More broadly, the programme will undertake a number of activities designed to facilitate future research into and clinical trials involving CF and BE.  For example, part of the project is devoted to setting up an EU-wide registry of BE patients that would align new and existing national registries and facilitate the gathering of data on BE in Europe. This will aid in the identification of research needs, make it easier to identify patients who could be included in clinical trials, and guide the development of European guidelines for the management of BE.  iABC will ensure that the BE registry will remain viable after the end of the project.

Another project goal is to identify measures that could be used in clinical trials to assess the effectiveness of a medicine. These will include new ways of more accurately assessing lung function, DNA fingerprinting of bacteria, measurement of inflammatory biomarkers in the sputum and scoring CT (computed tomography) scans of the chest. The project will also study the nature and level of microbes found in the sputum.

New hope for patients

Just a few decades ago, most CF patients died in early childhood. Thanks to antibiotics, CF patients born today can expect to reach early middle age. However, this progress is threatened by the rise of antimicrobial resistance. The iABC project represents an important contribution to efforts to counter this threat.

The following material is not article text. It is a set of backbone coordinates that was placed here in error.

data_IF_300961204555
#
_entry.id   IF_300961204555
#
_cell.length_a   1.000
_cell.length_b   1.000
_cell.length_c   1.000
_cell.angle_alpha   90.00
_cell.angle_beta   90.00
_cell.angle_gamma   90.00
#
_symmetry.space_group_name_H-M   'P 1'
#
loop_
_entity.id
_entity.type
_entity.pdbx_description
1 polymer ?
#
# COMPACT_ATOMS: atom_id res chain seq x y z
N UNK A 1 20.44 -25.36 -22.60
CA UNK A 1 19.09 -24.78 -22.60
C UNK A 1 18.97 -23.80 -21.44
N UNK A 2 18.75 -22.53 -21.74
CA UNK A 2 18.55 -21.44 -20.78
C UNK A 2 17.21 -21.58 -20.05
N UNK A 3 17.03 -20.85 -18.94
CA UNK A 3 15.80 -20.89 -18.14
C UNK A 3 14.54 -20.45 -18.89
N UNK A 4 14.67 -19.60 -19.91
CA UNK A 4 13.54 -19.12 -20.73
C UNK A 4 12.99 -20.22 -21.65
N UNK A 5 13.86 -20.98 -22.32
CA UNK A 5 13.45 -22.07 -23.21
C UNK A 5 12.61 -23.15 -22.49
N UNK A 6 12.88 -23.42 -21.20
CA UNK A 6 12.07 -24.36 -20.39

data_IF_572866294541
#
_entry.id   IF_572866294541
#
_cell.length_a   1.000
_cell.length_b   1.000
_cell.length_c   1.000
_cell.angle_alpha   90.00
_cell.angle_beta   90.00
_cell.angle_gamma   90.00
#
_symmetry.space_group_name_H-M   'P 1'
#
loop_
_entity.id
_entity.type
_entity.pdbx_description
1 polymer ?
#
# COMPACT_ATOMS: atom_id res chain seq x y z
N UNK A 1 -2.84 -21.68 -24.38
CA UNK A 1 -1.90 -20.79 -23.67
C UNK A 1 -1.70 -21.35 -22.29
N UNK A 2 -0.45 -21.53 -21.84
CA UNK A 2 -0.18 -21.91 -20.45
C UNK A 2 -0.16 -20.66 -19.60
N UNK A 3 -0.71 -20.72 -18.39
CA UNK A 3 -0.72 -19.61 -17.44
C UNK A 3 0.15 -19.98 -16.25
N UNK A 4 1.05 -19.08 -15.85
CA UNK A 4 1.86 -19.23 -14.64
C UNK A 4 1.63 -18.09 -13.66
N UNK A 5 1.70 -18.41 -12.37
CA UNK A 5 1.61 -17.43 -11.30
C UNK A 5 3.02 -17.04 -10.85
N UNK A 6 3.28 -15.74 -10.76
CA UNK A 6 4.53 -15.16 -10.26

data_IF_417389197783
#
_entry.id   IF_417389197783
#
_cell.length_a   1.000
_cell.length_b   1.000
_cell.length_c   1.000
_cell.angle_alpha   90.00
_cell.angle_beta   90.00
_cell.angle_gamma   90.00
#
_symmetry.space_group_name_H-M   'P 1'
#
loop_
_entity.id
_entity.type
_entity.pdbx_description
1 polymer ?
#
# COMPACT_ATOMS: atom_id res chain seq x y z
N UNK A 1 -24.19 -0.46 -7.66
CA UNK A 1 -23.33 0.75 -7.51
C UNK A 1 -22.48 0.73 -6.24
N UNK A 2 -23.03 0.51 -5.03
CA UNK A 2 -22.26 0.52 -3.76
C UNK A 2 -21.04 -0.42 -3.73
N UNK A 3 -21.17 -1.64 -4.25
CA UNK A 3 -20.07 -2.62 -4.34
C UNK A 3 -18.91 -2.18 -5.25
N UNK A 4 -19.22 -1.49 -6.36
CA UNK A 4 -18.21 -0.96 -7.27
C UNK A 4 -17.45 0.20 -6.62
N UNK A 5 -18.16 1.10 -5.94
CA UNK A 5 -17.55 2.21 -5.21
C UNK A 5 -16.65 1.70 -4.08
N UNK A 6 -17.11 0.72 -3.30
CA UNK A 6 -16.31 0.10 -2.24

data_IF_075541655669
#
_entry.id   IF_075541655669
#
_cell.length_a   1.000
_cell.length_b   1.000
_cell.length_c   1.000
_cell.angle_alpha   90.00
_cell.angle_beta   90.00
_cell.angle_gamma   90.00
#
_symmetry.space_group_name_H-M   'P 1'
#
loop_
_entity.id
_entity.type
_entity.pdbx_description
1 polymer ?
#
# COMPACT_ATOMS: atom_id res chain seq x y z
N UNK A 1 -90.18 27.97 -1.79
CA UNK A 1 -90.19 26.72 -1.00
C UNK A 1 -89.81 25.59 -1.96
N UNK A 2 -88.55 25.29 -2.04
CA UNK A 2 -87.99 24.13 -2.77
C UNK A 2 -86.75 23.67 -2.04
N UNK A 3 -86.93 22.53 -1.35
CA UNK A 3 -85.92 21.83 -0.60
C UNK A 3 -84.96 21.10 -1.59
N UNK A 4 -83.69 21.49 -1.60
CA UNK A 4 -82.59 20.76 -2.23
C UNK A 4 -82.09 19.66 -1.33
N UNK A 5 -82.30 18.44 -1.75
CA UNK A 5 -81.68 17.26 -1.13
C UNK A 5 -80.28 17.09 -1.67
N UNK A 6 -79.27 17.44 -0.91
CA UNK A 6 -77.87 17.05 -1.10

Participants Show participants on map

EFPIA companies
  • Novartis Pharma AG, Basel, Switzerland
  • Polyphor AG, Allschwil, Switzerland
Universities, research organisations, public bodies, non-profit groups
  • Belfast Health and Social Care Trust, Belfast, United Kingdom
  • Erasmus Universitair Medisch Centrum Rotterdam, Rotterdam, Netherlands
  • Fundacio Hospital Universitari Vall D'Hebron - Institut De Recerca, Barcelona, Spain
  • Hospices Civils de Lyon (Lyon General Hospitals), lyon, France
  • Institut National De La Sante Et De La Recherche Medicale, Paris, France
  • Medizinische Hochschule Hannover, Hannover, Germany
  • Papworth Hospital NHS Foundation Trust, Papworth Everard, United Kingdom
  • Rijksuniversiteit Groningen, Groningen, Netherlands
  • Royal Brompton & Harefield NHS Foundation Trust, South Kensington, United Kingdom
  • Servicio Madrileno De Salud-Fibhug, Madrid, Spain
  • The Queen’s University of Belfast, Belfast, United Kingdom
  • Universitair Medisch Centrum Utrecht , Utrecht, Netherlands
  • Universitair Ziekenhuis Antwerpen, Edegem, Belgium
  • Universiteit Antwerpen, Antwerp, Belgium
  • University of Dundee, Dundee, United Kingdom
  • University of Edinburgh, Edinburgh, United Kingdom
  • Università degli Studi di Milano, Milano, Italy
Third parties
  • Fondazione Irccs Ca' Granda Ospedale Maggiore Policlinico, Milan, Italy
  • Lothian Health Board, Edinburgh, United Kingdom
  • Université de Poitiers, Poitiers , France

CONTACT

Project coordinator
David Hughes
Novartis Pharma AG
david.hughes[at]novartis.com
Managing entity
Stuart Elborn
The Queen’s University of Belfast
s.elborn[at]qub.ac.uk